If we want to climb the ladder in the industry we're in, or jump into a new arena or land a new client, think about the people who are farther along than we are in the area and then set to the business of making them a part of our network. In interviewing and negotiating, we have to balance humility with confidence. Yes, we want potential employers to think we're a good catch, but we also have to have the mindset that we're evaluating whether a potential employer is good enough for us. Is that company good enough for your skill set? Will they complement your interests and talents and boundaries? Will they stretch you and develop you in the areas you need and want? Interviewing is a two-way street and negotiating is not giving away your skill set.
Perfect Your Elevator Pitch
Elevator pitches must be a few things: clear, compelling, concise and pithy. You literally have seconds to introduce yourself, explain what you're doing, and tell your audience why they should care. Talk confidently about who you are, what you're talented at, and how that/those talents could benefit your audience. I worked with an amazing coach, Suezette Robotham at Go Higher and Hire LLC, to craft mine because the language is so specific. I'm a huge fan of soliciting help with these types of things - résumés, cover letters, and LinkedIn pages as well - because first impressions are priceless!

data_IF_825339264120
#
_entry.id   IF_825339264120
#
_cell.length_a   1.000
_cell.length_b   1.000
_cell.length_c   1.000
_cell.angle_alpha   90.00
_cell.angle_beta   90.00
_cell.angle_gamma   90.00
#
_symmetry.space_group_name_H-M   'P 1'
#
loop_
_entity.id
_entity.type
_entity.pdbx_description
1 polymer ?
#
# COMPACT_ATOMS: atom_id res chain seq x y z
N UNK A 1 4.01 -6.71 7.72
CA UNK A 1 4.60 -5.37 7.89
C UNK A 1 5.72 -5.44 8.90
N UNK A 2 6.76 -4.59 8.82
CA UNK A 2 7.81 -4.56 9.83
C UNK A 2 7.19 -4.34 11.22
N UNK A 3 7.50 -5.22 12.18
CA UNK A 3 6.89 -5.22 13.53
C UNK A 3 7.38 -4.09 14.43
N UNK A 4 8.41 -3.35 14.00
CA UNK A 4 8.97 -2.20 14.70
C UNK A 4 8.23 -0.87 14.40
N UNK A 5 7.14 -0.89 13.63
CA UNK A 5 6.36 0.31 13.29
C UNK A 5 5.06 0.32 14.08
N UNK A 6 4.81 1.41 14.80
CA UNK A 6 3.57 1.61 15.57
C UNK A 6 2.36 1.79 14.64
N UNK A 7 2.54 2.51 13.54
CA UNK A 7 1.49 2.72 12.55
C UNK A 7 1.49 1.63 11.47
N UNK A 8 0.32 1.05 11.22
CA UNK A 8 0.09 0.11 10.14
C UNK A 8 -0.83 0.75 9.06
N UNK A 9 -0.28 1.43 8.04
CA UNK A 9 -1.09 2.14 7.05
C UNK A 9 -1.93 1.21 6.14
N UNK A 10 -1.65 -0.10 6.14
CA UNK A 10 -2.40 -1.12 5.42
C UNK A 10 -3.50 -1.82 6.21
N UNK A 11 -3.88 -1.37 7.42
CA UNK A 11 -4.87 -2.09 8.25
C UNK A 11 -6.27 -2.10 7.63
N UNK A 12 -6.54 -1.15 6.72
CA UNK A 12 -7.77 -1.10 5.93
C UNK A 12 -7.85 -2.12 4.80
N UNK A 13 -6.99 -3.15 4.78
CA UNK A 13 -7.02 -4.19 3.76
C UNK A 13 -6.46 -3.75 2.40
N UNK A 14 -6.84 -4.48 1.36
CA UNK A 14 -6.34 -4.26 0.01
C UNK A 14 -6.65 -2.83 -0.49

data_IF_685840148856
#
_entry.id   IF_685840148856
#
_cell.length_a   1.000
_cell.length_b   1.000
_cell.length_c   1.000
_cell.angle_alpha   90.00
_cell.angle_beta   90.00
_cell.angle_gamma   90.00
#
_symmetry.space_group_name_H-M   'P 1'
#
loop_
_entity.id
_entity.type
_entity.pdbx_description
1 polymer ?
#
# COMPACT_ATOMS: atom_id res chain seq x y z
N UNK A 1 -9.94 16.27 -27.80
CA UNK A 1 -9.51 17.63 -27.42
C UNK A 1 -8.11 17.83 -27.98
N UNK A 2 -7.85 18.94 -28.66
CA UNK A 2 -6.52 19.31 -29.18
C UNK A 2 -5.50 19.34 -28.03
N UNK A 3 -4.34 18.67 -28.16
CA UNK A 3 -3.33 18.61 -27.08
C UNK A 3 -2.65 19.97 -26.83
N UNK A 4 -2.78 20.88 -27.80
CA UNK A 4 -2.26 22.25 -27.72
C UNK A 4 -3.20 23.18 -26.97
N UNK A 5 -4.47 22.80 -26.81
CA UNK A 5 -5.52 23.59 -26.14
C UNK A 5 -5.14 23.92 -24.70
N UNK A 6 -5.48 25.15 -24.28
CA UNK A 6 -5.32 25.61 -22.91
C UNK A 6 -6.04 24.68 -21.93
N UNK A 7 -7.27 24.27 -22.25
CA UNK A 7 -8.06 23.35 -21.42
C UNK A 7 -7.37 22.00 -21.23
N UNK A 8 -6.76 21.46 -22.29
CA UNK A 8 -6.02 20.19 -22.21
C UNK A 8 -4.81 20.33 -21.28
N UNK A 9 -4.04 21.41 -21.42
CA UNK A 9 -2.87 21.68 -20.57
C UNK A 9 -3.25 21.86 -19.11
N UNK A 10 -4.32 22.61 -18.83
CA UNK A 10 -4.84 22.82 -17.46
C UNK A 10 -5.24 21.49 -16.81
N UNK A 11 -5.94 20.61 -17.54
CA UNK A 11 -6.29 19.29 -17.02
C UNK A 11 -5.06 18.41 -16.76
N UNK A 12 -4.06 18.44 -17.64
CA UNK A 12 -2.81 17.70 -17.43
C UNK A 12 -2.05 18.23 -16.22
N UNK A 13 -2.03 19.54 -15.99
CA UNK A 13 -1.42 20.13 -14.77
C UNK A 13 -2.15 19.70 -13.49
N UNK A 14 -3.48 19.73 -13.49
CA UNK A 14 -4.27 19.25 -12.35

Be Mindful Of Your Audience
I always tell the women at my Leap Luncheons and who I interact with in general to be discerning about with whom they discuss their ideas, wins and plans. Not everyone knows how to support us when we win, especially when our victories don't look like what everyone else is doing. Things like starting a new business, pursuing a second career or starting over in a new industry can look very scary to people for whom that is not their purpose. Very often it isn't that they aren't happy for us, but their fear -- founded in their desire that we succeed and their love for us -- ends up looking like disdain or even envy or judgement. Be thoughtful about who you share that information with and show grace to friends and family who don't respond in the way you expected.
Sometimes it isn't that they aren't happy for you, it's that they love you so much that they don't know how to show anything but concern.
Featured image by Getty Images